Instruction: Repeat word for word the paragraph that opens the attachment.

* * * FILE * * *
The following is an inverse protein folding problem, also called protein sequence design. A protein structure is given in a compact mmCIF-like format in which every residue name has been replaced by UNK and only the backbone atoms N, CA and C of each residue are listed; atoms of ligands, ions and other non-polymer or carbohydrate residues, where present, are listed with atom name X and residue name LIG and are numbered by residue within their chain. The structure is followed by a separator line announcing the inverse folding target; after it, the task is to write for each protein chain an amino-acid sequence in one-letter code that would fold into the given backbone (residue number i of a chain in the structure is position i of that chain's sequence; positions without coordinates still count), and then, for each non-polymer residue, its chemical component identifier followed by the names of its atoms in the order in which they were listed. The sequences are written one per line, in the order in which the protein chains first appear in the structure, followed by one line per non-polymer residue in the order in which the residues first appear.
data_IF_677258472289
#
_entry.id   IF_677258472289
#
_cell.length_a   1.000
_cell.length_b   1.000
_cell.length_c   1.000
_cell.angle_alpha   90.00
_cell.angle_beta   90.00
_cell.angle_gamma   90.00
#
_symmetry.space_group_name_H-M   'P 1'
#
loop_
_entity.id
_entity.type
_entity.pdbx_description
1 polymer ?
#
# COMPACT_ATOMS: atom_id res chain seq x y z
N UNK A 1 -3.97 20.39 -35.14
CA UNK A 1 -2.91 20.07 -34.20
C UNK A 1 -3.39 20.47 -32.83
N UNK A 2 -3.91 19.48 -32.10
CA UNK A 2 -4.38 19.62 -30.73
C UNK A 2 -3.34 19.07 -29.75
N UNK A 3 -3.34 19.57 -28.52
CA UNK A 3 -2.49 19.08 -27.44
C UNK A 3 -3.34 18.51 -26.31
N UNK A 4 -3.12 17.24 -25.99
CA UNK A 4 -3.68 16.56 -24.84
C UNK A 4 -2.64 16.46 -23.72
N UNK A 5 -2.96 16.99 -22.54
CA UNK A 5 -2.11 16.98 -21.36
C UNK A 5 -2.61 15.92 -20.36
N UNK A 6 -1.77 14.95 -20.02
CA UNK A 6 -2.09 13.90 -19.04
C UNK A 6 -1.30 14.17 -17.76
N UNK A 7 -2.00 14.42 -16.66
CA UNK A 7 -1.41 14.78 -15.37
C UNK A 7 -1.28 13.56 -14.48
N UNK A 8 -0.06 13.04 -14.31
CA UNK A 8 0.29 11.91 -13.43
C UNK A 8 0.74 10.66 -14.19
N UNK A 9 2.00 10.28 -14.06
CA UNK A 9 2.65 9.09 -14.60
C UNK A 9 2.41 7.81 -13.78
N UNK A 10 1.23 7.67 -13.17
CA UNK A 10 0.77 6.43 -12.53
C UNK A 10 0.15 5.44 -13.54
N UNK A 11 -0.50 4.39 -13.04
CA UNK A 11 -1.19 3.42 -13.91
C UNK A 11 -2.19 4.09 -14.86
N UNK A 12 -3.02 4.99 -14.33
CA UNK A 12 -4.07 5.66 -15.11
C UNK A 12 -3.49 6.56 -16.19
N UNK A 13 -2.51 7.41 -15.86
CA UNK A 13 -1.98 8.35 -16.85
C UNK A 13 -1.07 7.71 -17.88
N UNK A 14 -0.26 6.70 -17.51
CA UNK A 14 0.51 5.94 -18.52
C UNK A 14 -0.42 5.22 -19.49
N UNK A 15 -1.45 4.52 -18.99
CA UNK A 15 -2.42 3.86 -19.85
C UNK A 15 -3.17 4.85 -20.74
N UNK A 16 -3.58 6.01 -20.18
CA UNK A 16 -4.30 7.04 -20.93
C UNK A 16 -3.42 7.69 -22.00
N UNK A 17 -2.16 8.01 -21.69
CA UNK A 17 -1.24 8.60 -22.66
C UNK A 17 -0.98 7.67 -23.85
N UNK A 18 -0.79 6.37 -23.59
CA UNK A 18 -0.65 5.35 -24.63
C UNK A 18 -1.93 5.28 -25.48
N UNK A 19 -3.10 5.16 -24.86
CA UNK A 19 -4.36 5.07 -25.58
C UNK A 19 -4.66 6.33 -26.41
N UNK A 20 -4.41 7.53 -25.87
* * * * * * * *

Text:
The following is an inverse protein folding problem, also called protein sequence design. A protein structure is given in a compact mmCIF-like format in which every residue name has been replaced by UNK and only the backbone atoms N, CA and C of each residue are listed; atoms of ligands, ions and other non-polymer or carbohydrate residues, where present, are listed with atom name X and residue name LIG and are numbered by residue within their chain. The structure is followed by a separator line announcing the inverse folding target; after it, the task is to write for each protein chain an amino-acid sequence in one-letter code that would fold into the given backbone (residue number i of a chain in the structure is position i of that chain's sequence; positions without coordinates still count), and then, for each non-polymer residue, its chemical component identifier followed by the names of its atoms in the order in which they were listed. The sequences are written one per line, in the order in which the protein chains first appear in the structure, followed by one line per non-polymer residue in the order in which the residues first appear.